To ensure security and stability in the Gulf area after the second Gulf War, the United States established a military alliance with Saudi Arabia and Kuwait while maintaining its military presence in the Middle East. At the same time, the United States encouraged the Arab countries in the region to engage in arms expansion. In addition, the United States drew the strongest Arab countries, Egypt and Syria, into this security structure. In the international community, the United States tried its best to preserve the alliance formed against Iraq in the Gulf War. Following the so-called policy of "dual containment," the United States has attempted to completely remove the threat to the Gulf from Iran and Iraq through an international blockade and economic sanctions. The United States has resorted to every conceivable means to contain Iran and Iraq. However, it has paid a price for the deficiency of its Middle East policy: the security structure painstakingly developed by the United States has been on the verge of dissolution since 1997. The erosion of the Middle East peace process hardly encourages Arab countries to accept the aggressive U.S. policy toward Iraq. The United States energetically promoted the military alliance between Israel and Turkey, but this also gave rise to unexpected alliances among some Middle East countries.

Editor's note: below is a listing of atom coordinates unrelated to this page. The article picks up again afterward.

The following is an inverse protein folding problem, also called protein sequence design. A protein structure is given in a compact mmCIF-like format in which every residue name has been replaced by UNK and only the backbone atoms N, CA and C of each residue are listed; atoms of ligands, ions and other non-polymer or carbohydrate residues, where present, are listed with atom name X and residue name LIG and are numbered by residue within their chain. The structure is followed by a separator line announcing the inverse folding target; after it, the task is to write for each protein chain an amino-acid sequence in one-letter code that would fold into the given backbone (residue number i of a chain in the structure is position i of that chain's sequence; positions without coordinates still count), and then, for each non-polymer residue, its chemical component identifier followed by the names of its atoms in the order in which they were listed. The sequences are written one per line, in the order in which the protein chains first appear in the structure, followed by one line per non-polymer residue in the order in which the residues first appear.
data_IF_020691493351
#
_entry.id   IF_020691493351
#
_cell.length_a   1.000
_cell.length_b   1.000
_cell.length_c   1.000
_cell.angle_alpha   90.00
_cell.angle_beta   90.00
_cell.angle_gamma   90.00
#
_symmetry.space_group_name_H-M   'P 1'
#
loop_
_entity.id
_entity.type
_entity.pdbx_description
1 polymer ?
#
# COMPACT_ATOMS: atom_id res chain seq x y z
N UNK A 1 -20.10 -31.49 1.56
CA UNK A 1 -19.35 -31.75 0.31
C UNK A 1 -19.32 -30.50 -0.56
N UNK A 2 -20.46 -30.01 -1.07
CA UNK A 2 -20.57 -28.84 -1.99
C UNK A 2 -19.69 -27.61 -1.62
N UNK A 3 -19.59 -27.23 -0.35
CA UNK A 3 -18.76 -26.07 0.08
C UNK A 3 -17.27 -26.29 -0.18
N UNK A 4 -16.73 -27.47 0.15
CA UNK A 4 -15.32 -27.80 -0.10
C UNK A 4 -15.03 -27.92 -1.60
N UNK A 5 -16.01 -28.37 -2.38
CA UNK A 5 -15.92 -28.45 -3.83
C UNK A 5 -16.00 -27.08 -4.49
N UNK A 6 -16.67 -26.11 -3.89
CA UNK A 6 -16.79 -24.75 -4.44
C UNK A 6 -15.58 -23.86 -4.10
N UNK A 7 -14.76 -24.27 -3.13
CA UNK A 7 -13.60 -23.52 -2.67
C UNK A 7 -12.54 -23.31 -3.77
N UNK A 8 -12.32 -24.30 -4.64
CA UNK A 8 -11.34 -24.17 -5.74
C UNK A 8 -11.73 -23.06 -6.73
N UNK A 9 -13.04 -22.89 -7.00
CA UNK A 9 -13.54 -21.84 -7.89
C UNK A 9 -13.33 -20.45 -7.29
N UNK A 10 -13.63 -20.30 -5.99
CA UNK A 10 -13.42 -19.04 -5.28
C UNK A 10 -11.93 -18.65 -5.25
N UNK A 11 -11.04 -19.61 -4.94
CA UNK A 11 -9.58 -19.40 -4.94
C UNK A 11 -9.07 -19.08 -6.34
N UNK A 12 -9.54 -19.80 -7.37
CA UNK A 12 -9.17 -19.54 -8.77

The greater challenge comes from Iran. Opposition from France, Russia and Germany made the D'Amato Act a laughingstock. If the new Iranian president becomes reconciled with Iraq, Saudi Arabia and the others, the containment of Iran and Iraq will collapse. It is not surprising that the U.S. security strategy in the Middle East will gradually fail. One of the important reasons is that Iran perplexes the United States. There can be no real security and stability without the participation of Iran, but accepting an Iran that will not take orders would make it difficult for the United States to realize its objective to control and monopolize Gulf affairs.